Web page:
Women who suffer cardiac arrest outside of a hospital are less likely to receive help from bystanders and have less chance of survival than men, a recent Dutch study showed. The results align with what a separate study found in the United States last year: men had an increased likelihood of receiving bystander support and greater chances of survival than women.
For the new study, conducted in a province in The Netherlands, Hanno Tan at the University of Amsterdam and colleagues looked at data on more than 5,700 people who had cardiac arrests in the community. All were treated by the local emergency medical services (EMS) — but before EMS arrived on the scene, only about 68 per cent of women had received resuscitation attempts by bystanders, compared to about 73 per cent of men.
“This points to some commonality here that is happening in multiple countries. It would be very interesting to see if that’s the same worldwide,” Lorrel Brown Toft of the University of Louisville School of Medicine in Kentucky, who was not involved in the study, told Reuters Heath by phone.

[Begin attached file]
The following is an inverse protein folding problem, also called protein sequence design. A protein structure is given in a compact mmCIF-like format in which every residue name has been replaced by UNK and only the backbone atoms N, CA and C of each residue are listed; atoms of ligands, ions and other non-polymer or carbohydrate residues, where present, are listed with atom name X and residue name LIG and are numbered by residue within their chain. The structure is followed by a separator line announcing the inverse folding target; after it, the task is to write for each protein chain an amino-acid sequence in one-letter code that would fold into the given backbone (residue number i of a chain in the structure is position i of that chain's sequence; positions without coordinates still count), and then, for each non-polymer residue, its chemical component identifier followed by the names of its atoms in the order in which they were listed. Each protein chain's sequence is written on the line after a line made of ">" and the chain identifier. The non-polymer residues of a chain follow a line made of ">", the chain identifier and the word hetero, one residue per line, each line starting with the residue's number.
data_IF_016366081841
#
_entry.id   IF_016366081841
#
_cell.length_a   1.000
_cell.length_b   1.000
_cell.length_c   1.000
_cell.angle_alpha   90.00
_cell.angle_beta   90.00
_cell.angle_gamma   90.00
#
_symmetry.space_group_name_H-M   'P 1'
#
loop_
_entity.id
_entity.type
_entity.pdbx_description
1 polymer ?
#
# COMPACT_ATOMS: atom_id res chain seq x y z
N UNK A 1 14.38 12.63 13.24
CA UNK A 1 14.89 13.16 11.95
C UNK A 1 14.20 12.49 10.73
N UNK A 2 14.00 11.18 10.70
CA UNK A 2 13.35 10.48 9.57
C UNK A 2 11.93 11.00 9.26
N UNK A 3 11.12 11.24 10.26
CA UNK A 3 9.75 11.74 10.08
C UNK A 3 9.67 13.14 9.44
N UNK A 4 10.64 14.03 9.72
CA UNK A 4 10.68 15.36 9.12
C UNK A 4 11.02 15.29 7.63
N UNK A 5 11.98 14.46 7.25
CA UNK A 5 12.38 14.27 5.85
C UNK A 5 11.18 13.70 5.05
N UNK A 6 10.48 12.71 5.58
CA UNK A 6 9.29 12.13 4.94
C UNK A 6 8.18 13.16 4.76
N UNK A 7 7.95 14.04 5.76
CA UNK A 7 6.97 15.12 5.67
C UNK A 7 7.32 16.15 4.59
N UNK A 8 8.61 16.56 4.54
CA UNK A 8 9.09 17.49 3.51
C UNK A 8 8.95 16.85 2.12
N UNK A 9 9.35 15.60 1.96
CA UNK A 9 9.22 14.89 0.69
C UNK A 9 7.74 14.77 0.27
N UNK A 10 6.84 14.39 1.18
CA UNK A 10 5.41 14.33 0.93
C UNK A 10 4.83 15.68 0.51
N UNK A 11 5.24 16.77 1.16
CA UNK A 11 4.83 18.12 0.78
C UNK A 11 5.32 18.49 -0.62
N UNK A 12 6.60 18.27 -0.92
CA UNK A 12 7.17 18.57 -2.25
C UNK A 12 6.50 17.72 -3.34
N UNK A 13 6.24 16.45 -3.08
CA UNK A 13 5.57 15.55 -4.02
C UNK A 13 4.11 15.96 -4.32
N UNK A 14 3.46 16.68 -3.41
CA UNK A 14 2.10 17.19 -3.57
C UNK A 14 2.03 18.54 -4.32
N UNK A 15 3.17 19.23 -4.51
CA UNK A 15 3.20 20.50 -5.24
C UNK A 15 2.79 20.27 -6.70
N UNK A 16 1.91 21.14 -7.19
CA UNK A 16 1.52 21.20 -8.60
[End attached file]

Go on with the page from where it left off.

Tan’s team found that despite EMS attempts at resuscitation, only 12.5 per cent of women survived and were discharged from the hospital, compared to about 20 per cent of men.
Cardiac arrest involves the abrupt loss of heart function, breathing and consciousness. Chest compressions or CPR administered by bystanders cannot restore a normal heart rhythm, but it can buy time until emergency responders arrive, by maintaining blood flow to vital organs.
Bystanders play a crucial role, as the survival of a person in cardiac arrest depends on how quickly witnesses provide CPR and notify emergency services of the event.
In the new study, however, even when emergency care was provided promptly, women were only about half as likely as men to have a “shockable rhythm,” which is a heart rhythm that can potentially be reset with a defibrillator, to restart the heart, the researchers wrote in the European Heart Journal.